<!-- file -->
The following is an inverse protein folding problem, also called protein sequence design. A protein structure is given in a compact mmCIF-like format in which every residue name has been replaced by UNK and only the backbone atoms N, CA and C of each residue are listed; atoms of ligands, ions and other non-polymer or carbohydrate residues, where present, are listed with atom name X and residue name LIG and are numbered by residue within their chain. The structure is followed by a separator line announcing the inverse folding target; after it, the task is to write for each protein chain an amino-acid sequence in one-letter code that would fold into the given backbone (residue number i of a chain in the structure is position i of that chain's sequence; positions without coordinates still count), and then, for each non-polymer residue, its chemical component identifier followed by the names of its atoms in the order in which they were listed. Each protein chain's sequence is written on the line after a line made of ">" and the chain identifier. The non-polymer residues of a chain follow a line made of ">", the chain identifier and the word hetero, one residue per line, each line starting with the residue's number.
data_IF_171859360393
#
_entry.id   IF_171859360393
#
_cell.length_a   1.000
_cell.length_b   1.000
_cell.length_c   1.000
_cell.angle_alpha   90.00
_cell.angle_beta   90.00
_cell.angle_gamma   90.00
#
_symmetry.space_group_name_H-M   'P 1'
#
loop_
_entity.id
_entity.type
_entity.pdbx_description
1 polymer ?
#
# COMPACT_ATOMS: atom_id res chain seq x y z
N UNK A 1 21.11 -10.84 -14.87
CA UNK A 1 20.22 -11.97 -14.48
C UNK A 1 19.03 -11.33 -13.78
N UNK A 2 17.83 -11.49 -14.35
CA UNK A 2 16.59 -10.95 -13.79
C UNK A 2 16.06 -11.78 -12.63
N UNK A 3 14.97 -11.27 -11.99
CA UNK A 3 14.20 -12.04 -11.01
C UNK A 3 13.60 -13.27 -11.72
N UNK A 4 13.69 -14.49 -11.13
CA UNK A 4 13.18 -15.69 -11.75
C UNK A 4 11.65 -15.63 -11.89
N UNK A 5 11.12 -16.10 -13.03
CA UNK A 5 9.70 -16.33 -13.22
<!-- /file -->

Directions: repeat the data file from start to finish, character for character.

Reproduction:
The following is an inverse protein folding problem, also called protein sequence design. A protein structure is given in a compact mmCIF-like format in which every residue name has been replaced by UNK and only the backbone atoms N, CA and C of each residue are listed; atoms of ligands, ions and other non-polymer or carbohydrate residues, where present, are listed with atom name X and residue name LIG and are numbered by residue within their chain. The structure is followed by a separator line announcing the inverse folding target; after it, the task is to write for each protein chain an amino-acid sequence in one-letter code that would fold into the given backbone (residue number i of a chain in the structure is position i of that chain's sequence; positions without coordinates still count), and then, for each non-polymer residue, its chemical component identifier followed by the names of its atoms in the order in which they were listed. Each protein chain's sequence is written on the line after a line made of ">" and the chain identifier. The non-polymer residues of a chain follow a line made of ">", the chain identifier and the word hetero, one residue per line, each line starting with the residue's number.
data_IF_171859360393
#
_entry.id   IF_171859360393
#
_cell.length_a   1.000
_cell.length_b   1.000
_cell.length_c   1.000
_cell.angle_alpha   90.00
_cell.angle_beta   90.00
_cell.angle_gamma   90.00
#
_symmetry.space_group_name_H-M   'P 1'
#
loop_
_entity.id
_entity.type
_entity.pdbx_description
1 polymer ?
#
# COMPACT_ATOMS: atom_id res chain seq x y z
N UNK A 1 21.11 -10.84 -14.87
CA UNK A 1 20.22 -11.97 -14.48
C UNK A 1 19.03 -11.33 -13.78
N UNK A 2 17.83 -11.49 -14.35
CA UNK A 2 16.59 -10.95 -13.79
C UNK A 2 16.06 -11.78 -12.63
N UNK A 3 14.97 -11.27 -11.99
CA UNK A 3 14.20 -12.04 -11.01
C UNK A 3 13.60 -13.27 -11.72
N UNK A 4 13.69 -14.49 -11.13
CA UNK A 4 13.18 -15.69 -11.75
C UNK A 4 11.65 -15.63 -11.89
N UNK A 5 11.12 -16.10 -13.03
CA UNK A 5 9.70 -16.33 -13.22